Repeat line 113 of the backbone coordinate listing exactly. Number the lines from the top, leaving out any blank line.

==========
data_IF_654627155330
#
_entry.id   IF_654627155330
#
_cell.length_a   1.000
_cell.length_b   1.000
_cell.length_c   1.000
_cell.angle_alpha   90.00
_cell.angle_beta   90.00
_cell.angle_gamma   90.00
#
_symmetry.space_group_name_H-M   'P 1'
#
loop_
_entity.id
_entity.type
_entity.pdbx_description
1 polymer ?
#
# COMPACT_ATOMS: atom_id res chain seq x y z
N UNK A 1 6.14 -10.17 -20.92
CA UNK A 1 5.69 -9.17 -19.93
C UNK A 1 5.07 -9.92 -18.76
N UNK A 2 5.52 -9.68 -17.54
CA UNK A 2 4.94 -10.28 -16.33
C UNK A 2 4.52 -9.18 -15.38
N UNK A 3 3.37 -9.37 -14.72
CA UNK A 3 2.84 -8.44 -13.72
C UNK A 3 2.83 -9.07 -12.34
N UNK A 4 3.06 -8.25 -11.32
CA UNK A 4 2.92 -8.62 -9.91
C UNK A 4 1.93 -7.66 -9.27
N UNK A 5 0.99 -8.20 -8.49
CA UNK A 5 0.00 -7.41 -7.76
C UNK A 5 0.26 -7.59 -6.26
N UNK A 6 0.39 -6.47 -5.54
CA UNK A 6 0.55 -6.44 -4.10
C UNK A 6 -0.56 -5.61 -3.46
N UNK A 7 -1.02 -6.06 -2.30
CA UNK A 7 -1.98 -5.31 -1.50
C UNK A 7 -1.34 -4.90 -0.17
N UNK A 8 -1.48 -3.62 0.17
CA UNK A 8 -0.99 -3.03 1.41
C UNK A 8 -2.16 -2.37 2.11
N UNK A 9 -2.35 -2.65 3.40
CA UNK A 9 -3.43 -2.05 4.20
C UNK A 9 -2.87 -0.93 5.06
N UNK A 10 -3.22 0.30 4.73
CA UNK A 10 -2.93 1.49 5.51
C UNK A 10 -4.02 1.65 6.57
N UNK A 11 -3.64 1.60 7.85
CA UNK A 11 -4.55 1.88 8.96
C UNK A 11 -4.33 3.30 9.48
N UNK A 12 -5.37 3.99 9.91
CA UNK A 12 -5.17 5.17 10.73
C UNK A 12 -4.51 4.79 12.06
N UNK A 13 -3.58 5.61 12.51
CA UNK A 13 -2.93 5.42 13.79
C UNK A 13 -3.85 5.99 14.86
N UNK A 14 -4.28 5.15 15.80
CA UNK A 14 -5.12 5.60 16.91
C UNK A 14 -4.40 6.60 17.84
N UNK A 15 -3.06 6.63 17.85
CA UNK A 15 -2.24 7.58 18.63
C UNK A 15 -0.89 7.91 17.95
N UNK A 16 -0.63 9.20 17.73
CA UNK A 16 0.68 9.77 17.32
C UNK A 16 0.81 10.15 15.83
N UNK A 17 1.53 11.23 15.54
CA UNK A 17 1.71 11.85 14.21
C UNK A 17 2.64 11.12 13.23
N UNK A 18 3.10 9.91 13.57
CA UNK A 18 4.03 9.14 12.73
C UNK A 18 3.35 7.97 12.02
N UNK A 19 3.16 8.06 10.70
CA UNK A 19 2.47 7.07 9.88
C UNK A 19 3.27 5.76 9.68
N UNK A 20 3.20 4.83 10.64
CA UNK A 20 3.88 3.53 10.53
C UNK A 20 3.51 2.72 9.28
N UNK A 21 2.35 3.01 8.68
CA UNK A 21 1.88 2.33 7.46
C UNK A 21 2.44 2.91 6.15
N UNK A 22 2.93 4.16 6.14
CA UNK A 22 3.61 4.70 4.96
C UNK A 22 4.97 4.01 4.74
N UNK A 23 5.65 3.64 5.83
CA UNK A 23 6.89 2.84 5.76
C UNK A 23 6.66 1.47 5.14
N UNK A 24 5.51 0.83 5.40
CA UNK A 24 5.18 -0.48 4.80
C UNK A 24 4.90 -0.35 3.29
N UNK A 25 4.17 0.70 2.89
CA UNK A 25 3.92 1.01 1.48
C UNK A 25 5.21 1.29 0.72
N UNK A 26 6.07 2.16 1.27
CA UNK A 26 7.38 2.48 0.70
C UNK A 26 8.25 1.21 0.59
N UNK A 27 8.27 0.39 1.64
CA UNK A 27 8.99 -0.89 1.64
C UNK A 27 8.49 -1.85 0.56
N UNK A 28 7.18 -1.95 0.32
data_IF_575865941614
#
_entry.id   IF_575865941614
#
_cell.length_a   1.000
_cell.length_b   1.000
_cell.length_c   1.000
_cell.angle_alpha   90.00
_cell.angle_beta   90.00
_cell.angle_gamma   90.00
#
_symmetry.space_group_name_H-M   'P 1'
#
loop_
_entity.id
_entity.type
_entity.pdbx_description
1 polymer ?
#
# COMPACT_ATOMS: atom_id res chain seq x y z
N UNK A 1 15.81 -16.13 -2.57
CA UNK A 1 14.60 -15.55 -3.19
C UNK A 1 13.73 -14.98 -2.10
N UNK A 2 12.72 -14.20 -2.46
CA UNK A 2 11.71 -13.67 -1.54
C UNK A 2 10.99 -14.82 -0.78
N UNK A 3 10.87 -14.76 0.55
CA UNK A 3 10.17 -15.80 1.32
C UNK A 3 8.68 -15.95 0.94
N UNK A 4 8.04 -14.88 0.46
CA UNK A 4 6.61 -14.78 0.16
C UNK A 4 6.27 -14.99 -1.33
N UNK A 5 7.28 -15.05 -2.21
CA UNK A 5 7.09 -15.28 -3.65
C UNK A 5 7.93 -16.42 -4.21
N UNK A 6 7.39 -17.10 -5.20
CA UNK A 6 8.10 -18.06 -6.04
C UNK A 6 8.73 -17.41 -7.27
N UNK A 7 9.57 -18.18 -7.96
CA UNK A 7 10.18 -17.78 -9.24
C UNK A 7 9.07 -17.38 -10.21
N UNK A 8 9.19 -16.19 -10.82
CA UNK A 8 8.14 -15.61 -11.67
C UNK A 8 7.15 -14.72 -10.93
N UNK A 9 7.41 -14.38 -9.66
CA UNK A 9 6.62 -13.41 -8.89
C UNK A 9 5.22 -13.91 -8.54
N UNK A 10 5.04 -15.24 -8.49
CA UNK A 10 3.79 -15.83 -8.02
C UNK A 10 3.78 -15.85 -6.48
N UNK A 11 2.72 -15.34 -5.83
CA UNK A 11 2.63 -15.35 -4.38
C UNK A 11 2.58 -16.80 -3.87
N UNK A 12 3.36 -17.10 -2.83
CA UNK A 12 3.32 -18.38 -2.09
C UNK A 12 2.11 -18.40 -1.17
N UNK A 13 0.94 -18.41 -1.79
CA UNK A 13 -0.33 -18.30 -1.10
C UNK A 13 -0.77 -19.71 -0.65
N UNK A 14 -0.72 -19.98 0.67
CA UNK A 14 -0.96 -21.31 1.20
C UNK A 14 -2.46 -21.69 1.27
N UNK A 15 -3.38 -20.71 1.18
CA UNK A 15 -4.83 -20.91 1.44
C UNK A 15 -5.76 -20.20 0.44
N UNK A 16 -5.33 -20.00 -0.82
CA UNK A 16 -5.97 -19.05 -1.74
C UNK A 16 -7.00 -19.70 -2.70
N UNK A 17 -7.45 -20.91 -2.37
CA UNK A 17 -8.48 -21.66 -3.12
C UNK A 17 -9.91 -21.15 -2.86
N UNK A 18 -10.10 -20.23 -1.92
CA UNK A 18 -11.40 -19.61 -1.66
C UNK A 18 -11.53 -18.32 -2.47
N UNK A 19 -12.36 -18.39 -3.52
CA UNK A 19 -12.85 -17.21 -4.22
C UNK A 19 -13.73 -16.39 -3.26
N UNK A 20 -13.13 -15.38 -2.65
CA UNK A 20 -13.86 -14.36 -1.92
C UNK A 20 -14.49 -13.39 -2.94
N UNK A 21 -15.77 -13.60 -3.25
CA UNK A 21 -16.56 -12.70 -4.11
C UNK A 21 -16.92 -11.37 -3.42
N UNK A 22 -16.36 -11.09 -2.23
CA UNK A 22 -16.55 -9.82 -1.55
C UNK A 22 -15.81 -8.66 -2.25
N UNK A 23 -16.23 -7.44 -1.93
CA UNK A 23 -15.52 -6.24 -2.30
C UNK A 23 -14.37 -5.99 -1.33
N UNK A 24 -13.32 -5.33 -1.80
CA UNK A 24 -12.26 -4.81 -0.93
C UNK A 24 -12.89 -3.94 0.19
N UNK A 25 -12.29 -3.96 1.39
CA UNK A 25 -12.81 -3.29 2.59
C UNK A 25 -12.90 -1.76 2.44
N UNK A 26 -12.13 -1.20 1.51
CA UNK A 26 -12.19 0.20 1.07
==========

#